Monday, January 14, 2013

San Luis Obispo to Paso Robles

Firestone Walker's Reserve Porter Ice Cream Float, Paso Robles, California
You can find happiness almost anywhere along the Central Coast. Hang a left on CA-1 out of San Luis Obispo to get to Morro Bay and its famous rock; tiny Cayucos; and Cambria, gateway to Hearst Castle. Or stay further inland on US-101 for Atascadero, Templeton, and Paso Robles.

Sandra and I take the inland route. Last time we came this way, two months earlier to give a talk and sign books in the Bay Area, we stopped at Atascadero.

We dined at a cozy, family-run Thai restaurant (the unfortunately named but delicious Thai-riffic), enjoyed a Stagetown Stout from nearby Figueroa Mountain Brewing Company back at the hotel, and had Stumptown Roasters Peru Cecovasa with breakfast in the morning at Bru Coffeehouse before continuing north.

Actress Minnie Driver lives near Atascadero. Former big-league pitcher Chuck Estrada attended high school there. If you like quiet and understated, it's a cool place to spend the night.

We drive past and continue to Paso Robles, where we've stayed many times: Downtown, a short walk from the farmer's market and several fine restaurants; near the freeway at a motel filled with ATV-riding, bad-beer-drinking, loud-noise-making folks.

Tonight our destination is at the very north end, off CA-46. It's an odd enough location that I'm convinced I've made a wrong turn somewhere along the way.

CA-46 is familiar. Go west and you end up near Cambria. Go east and you run into CA-41 at Cholame, where James Dean was killed in a car accident in 1955 at age 24. There is a humble plaque beneath a tree near the location.

We visited it once, years ago, and then drove back along Bitterwater Road, which took us through some remote areas. Maybe not as remote as along CA-247 between Lucerne Valley and Barstow–there was the occasional farmhouse–but relatively untouched by outsiders.

It was a gorgeous country drive until we were attacked by pebbles. With faces. Bugs, actually. Thousands of them, piling up on the windshield.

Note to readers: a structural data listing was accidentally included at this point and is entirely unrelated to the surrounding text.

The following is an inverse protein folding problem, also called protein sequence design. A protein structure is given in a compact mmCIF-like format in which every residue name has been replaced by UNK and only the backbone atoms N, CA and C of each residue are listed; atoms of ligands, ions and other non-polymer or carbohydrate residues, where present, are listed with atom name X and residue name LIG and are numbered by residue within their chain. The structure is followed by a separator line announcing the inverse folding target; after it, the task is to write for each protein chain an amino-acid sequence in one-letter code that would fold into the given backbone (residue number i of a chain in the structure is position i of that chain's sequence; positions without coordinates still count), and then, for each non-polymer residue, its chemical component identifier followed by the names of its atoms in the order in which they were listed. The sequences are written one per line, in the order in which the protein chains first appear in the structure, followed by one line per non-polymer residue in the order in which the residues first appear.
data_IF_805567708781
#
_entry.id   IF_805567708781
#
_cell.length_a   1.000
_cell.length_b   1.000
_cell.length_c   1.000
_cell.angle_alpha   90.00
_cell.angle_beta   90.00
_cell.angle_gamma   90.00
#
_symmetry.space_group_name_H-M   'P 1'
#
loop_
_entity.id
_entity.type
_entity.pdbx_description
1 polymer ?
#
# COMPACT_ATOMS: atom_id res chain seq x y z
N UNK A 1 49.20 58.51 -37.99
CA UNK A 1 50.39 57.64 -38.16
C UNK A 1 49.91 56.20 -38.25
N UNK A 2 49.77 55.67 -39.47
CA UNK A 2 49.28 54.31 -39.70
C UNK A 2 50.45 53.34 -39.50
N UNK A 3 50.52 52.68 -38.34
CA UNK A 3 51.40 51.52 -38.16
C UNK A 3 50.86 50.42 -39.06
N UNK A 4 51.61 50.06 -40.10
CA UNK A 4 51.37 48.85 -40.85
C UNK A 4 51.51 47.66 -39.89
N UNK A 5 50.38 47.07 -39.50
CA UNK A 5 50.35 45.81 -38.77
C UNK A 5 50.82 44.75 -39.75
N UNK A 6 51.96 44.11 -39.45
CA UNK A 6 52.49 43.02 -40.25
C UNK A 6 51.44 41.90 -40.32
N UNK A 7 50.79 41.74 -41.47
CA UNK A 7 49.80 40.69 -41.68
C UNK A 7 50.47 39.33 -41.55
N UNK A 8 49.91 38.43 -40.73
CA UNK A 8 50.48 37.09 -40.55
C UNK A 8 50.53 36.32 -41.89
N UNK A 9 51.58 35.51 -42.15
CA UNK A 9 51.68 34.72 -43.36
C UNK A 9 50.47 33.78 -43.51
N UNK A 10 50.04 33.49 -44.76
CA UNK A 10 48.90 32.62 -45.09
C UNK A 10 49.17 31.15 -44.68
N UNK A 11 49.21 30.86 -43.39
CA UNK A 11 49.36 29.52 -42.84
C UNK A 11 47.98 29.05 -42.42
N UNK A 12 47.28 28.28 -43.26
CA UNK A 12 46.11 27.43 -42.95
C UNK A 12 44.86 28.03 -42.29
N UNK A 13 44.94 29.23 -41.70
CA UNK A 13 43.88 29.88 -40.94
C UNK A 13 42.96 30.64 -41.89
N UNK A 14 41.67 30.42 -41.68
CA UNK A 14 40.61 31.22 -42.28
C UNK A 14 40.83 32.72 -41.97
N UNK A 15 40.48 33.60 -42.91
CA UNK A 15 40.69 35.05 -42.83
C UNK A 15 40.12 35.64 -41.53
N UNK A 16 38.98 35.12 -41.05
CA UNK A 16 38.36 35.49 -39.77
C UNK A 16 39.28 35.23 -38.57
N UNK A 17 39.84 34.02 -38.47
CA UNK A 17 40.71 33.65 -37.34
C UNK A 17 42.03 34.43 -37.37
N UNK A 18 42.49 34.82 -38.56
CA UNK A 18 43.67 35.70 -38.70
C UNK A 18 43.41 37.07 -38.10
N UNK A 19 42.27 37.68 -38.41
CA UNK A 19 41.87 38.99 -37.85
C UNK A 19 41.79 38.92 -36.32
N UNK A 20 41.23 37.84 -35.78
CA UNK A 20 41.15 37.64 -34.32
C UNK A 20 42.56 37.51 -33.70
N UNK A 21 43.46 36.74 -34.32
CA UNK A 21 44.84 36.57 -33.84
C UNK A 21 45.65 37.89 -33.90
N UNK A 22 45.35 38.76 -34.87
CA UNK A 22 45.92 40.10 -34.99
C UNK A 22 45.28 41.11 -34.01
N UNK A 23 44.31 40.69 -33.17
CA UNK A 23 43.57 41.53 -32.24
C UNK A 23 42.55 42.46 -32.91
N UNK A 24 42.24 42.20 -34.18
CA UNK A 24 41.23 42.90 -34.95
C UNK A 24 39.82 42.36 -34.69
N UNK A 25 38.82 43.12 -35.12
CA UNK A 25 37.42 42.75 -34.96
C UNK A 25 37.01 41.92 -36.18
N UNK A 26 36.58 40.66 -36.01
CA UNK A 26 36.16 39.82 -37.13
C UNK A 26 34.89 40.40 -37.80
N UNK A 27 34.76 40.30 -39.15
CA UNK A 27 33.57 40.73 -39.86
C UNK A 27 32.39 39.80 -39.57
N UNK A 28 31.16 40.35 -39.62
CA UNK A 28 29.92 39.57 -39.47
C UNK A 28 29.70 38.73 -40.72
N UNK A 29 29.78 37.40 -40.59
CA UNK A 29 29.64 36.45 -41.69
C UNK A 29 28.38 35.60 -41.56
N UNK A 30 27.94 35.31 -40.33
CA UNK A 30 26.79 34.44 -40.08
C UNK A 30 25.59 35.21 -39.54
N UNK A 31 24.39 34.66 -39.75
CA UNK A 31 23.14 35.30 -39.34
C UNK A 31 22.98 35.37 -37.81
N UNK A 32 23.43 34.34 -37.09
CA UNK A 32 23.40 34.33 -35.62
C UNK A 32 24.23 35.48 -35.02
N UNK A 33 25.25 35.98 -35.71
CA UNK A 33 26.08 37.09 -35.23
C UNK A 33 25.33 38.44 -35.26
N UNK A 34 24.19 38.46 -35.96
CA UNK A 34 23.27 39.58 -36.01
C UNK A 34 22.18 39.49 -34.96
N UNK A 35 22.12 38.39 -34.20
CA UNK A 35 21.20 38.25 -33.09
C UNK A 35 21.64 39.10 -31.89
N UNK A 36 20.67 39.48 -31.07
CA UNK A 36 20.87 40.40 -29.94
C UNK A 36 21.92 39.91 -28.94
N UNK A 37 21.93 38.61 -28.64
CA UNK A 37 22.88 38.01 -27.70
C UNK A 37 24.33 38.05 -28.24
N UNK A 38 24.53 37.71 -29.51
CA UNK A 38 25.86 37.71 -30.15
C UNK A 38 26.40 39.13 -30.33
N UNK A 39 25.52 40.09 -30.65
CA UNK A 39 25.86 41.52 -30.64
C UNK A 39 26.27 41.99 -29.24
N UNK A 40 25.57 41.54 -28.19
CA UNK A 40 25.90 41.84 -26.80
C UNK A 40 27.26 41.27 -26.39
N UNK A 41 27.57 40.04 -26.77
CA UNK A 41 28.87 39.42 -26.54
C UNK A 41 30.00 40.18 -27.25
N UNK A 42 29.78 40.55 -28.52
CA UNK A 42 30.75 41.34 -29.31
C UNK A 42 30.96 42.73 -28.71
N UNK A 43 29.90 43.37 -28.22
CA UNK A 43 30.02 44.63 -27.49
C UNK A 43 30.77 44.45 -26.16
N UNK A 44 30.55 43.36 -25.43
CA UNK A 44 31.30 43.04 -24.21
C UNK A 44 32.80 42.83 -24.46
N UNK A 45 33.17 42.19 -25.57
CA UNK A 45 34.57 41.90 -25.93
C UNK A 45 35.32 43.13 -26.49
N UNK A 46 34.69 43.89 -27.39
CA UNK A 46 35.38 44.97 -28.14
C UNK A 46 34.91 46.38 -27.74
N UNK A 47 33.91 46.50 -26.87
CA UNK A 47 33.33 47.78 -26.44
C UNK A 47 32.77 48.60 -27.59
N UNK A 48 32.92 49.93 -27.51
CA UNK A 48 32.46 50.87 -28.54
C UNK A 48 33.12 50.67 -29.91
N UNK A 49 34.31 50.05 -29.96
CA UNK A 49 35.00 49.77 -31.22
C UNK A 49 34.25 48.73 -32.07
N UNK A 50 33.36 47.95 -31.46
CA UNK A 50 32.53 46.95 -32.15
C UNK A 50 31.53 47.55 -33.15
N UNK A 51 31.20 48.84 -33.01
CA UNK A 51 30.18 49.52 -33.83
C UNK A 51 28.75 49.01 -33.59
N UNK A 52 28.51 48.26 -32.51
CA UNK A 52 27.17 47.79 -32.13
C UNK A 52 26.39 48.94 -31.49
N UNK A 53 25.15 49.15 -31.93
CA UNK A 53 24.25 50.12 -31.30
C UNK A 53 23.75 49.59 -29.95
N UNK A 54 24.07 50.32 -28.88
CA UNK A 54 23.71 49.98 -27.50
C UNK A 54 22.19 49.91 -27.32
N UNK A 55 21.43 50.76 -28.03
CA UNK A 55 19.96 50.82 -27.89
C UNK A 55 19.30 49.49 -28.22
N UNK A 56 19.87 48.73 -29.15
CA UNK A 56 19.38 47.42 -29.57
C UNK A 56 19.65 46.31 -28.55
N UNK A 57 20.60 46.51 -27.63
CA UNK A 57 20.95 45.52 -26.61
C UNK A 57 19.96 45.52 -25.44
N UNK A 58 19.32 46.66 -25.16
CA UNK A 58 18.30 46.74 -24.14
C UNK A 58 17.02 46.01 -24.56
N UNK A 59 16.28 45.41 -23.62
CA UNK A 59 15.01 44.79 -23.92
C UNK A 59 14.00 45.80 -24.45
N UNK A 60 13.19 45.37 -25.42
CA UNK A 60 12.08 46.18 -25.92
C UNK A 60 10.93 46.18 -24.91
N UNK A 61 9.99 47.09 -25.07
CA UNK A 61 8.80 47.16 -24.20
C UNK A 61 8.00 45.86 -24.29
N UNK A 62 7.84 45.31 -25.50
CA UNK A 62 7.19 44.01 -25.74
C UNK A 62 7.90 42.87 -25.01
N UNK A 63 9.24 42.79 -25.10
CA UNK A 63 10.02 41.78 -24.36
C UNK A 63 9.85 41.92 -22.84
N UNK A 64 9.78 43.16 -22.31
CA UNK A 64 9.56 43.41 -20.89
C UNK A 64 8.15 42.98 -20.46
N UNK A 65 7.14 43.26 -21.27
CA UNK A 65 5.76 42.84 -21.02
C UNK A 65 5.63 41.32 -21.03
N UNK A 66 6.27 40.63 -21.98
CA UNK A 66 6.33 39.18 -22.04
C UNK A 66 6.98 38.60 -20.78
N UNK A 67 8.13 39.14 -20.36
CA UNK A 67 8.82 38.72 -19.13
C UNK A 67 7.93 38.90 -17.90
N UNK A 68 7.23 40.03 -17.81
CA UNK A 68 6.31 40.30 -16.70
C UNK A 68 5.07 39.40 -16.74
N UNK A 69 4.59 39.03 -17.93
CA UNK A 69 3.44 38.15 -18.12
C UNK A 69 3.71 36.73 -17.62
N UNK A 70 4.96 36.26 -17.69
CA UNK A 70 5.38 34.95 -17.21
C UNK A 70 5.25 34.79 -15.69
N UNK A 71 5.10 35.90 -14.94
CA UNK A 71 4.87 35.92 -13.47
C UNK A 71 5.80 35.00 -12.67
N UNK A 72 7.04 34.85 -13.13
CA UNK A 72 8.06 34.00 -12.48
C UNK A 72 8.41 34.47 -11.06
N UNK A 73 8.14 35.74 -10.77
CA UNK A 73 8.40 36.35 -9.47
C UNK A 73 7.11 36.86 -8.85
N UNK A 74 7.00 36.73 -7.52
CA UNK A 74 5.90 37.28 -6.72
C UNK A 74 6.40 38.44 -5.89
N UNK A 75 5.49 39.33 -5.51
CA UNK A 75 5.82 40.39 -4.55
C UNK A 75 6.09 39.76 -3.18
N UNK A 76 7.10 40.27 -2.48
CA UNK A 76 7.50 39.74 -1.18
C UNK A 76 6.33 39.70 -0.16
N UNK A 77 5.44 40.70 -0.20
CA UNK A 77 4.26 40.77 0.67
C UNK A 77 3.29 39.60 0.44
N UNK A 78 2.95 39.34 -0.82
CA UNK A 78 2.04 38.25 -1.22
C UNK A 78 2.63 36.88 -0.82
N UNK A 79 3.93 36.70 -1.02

Their wings continued to flap because of the car's movement, which made them look alive. Running the wipers didn't help. The dead bugs just kept staring.

I don't want to run into bugs again. Just as I'm about to turn around, the hotel appears. Next to a winery.

Oh, it's one of those places. I saw that in a movie once.

We check in, and there is a reception. Free wine? Okay.

Smiling people in pastel sweaters mill about, exchanging tales of the day's winery conquests. We are the youngest people here. We are not young.

The woman serving the wine greets us.

“Did you visit any wineries today?”

“No, we just got in.”

“Are you visiting any tomorrow?”

“No, we're leaving early.”

Awkward silence. We have come for the beer, back where the actual town is. We keep this to ourselves and smile, like everyone else does.

“Would you like red or white?”


Sandra orders the white, and we sip while dodging the smiling sweater people. After a brief rest, we head to Firestone Walker Brewing Company, in an industrial park off US-101.

The place is packed. Without reservations it's an hour wait. Or you can sit at a “common table” and share a meal with strangers right away.

Americans hate doing this, but we are hungry and gladly subject others to our eating habits. The 20-seat table is three-quarters full when we arrive. There is a merry din.

Within minutes we are the only ones there. Sandra and I are dining together, by ourselves, at a table built for a king. Fish and chips, washed down with a pint of Pale 31. This should happen more often.

We finish the meal with a beer float. Remember the beer milkshake from Steinbeck's Cannery Row, set just up the road in Monterey? This is like that: A giant glass of Reserve Porter over vanilla ice cream, as satisfying as the day itself.

The evening draws to a close, and we ponder tomorrow's drive into points unknown. Who knows what surprises it will bring?

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